How are newborns screened for carnitine deficiency?

Updated: Dec 13, 2019
  • Author: Fernando Scaglia, MD, FACMG; Chief Editor: Maria Descartes, MD  more...
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Newborn screen

  • Primary carnitine deficiency can be identified in infants by expanded newborn screening using tandem mass spectrometry by detection of low levels of free carnitine (C0). In addition, newborns’ low carnitine levels may result from primary carnitine deficiency in their affected mothers.

  • Pediatrician needs to contact the family to inform them of the newborn screening result and ascertain clinical status and whether the newborn presents with poor feeding, lethargy, or tachypnea.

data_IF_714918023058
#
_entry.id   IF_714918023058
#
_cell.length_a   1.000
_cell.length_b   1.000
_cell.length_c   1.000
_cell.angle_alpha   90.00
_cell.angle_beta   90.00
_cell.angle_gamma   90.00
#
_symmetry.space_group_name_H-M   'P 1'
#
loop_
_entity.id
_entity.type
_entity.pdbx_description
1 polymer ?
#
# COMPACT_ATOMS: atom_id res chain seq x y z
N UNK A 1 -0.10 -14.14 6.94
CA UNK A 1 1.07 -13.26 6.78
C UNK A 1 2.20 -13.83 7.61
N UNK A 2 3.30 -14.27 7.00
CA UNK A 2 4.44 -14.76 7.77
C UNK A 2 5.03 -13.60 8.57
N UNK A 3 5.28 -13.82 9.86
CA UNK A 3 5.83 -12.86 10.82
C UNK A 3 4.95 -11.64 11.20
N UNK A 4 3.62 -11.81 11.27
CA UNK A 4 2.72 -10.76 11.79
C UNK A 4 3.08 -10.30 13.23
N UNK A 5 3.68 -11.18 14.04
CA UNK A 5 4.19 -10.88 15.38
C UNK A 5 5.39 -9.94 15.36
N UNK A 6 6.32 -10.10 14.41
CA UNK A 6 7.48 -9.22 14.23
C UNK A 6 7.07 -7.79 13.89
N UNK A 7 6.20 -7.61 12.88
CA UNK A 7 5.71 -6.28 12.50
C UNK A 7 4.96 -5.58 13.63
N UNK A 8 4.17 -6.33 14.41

• Consultation with a pediatric metabolic specialist has to be immediately activated and the newborn should be evaluated for tachycardia, hepatomegaly, or reduced muscle tone. After obtaining confirmatory testing with total and free plasma carnitine levels in the newborn and mother, carnitine supplementation with 100 mg/kg/d by mouth in 3 divided doses should be initiated by the metabolic specialist.

  • Confirmatory and diagnostic testing can be performed with carnitine uptake assay in cultured fibroblasts and SLC22A5 gene sequencing.

  • Clinical availability of SLC22A5 gene sequencing may preclude the need of a skin biopsy and carnitine uptake assay on cultured fibroblasts.

  • The family has to be educated about signs, symptoms and need for urgent treatment if infant becomes ill.

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